Miley Cyrus, Miss USA Get More Time Than Wisconsin Recall on Big Three

The Big Three networks certainly have their priorities straight. ABC, CBS, and NBC's morning shows on Wednesday dedicated more time to entertainment news than the results of the Wisconsin recall election. On CBS This Morning, Disney's new ban on junk food ads from its kids programming received a minute and a half more than the political story. The same gap occurred on ABC's Good Morning America, but instead of junk food, the Miss USA pageant got the extra time.

NBC's Today, however, one-upped its competitors, as they devoted over six minutes to former Hannah Montana star Miley Cyrus getting engaged, while Republican Governor Scott Walker's victory received under four and a half minutes. Today also spent over five minutes on the Miss USA story.

Gov. Scott Walker, (R), Wisconsin; Screen Cap From 6 June 2012 Edition of CBS This Morning | NewsBusters.orgAll three networks led their morning newscasts with the Wisconsin election results. CBS This Morning spent the most time covering the story, at five minutes, 45 seconds. The relatively new program aired three full reports back-to-back from correspondents Dean Reynolds, Bill Plante, and Jan Crawford on the election at the top of the 7 am Eastern hour. However, an hour later, at the beginning of the 8 am hour, they led with a report from Jim Axelrod on the Disney junk food ban, followed by a panel discussion on the issue, which together, lasted seven minutes and 14 seconds.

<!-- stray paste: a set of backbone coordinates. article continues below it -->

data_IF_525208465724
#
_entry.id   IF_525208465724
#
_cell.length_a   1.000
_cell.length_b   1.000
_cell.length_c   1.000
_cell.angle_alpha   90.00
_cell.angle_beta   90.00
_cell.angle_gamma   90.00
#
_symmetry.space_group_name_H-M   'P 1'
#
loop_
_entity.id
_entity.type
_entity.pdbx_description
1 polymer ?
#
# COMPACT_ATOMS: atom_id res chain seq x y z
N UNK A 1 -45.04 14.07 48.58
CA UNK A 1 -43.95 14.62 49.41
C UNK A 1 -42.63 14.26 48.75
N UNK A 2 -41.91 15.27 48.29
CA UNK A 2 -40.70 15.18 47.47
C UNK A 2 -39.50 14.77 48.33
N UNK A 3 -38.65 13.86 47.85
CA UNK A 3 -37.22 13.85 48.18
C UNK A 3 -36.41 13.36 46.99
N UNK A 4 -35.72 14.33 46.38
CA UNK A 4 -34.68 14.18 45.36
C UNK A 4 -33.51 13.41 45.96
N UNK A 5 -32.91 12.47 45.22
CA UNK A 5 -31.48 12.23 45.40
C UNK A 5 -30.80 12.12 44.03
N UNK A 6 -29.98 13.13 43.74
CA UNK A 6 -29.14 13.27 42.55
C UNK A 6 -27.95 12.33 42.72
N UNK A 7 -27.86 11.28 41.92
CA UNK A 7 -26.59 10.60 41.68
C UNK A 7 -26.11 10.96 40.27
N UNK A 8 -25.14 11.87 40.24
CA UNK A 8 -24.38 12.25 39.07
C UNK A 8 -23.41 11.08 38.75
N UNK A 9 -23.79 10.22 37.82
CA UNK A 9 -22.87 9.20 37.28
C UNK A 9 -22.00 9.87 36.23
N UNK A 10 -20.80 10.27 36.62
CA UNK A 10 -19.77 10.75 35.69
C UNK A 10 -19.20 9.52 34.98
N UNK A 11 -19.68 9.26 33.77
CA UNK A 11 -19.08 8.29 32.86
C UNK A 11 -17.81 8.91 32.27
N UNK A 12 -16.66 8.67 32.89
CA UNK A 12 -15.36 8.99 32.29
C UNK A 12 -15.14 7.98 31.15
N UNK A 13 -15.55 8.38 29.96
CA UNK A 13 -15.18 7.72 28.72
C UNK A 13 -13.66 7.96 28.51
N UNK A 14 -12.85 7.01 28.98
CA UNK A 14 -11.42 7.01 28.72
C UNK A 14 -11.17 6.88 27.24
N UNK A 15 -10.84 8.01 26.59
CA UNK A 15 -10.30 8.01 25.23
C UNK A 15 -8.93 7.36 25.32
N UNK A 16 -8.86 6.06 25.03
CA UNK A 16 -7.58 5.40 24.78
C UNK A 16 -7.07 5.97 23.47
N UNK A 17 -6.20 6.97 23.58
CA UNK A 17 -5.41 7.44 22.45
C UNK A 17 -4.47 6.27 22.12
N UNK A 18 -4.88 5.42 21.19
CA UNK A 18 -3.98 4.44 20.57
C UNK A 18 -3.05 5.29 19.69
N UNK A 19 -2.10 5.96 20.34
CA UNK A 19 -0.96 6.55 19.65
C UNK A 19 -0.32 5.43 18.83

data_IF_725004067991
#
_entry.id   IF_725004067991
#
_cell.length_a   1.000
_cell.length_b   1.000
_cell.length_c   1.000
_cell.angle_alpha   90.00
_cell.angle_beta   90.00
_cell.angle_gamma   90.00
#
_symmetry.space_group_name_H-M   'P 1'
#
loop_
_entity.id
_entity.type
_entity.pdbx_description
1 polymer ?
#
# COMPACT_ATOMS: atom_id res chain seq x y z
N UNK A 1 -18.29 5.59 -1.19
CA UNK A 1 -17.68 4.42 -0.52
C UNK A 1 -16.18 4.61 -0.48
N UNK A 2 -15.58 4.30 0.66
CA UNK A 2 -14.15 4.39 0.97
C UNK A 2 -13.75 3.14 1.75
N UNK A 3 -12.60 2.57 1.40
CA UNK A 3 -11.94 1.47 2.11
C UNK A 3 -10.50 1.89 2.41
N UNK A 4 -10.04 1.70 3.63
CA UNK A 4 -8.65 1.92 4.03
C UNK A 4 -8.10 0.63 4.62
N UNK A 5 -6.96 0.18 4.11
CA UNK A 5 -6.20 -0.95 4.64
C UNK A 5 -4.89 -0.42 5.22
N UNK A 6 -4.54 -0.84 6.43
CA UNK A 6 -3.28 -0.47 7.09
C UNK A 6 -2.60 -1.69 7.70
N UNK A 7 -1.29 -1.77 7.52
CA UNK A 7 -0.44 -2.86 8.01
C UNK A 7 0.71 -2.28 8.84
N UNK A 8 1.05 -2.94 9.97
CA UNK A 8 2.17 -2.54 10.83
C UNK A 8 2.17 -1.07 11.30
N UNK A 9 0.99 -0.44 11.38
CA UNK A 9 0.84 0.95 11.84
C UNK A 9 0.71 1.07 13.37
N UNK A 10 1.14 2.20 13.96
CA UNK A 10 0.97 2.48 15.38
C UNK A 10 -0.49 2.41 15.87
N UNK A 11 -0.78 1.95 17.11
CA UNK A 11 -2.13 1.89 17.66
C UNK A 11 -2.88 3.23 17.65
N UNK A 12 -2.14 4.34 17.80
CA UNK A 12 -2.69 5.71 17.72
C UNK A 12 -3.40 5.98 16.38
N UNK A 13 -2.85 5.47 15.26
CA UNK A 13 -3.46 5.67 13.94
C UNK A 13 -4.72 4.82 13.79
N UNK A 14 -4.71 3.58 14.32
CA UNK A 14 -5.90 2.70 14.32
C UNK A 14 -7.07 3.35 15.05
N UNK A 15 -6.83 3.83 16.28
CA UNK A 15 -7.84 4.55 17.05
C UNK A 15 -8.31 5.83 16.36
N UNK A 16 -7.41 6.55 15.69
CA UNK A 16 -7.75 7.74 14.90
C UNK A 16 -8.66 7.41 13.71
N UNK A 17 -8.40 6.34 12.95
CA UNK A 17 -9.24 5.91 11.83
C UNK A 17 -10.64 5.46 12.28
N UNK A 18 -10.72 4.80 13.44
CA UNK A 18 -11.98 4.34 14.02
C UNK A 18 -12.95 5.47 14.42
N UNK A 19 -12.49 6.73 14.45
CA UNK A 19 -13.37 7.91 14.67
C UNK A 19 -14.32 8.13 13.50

Good Morning America devoted the least amount of time to Governor Walker's recall, with just over three and a half minutes. ABC News correspondent Jonathan Karl reported on the story six minutes into the 7 am Eastern hour, and news anchor Josh Elliot gave a brief an hour later at the top of the 8 am hour. But in between, during the 7:30 half hour, the morning show spent almost five minutes on the court battle between actors Kevin Costner and Stephen Baldwin.
                               
Twelve minutes after Elliot's news brief, correspondent Paula Faris gave a report on an accusation from a contestant that Miss USA officials fixed the annual beauty pageant. Anchor George Stephanopoulos then interviewed Donald Trump, who owns the Miss USA franchise. Overall, Good Morning America devoted just over five minutes to the controversy, for a total of about 10 minutes on the celebrity stories.


NBC News correspondent Peter Alexander gave the sole report on the Wisconsin election just after the top of the 7 am Eastern hour of the Today show. News anchor Natalie Morales also gave two news briefs on Walker's victory during the four-hour broadcast, for a total of four minutes and 27 seconds of coverage. But like ABC, they spent over five minutes on the Miss USA story, which also included an interview of Trump.

Cyrus's engagement to actor Liam Hemsworth, however, was apparently bigger than either Wisconsin or Miss USA. Morales gave a report on the story during the 7:30 am Eastern half hour. Anchor Ann Curry then brought on Kate Coyne of People magazine to discuss the entertainment news. Together, the two segments lasted six minutes and 20 seconds, more than two minutes longer than all of the Wisconsin coverage.

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Matthew Balan
Matthew Balan
Matthew Balan is a news analyst at Media Research Center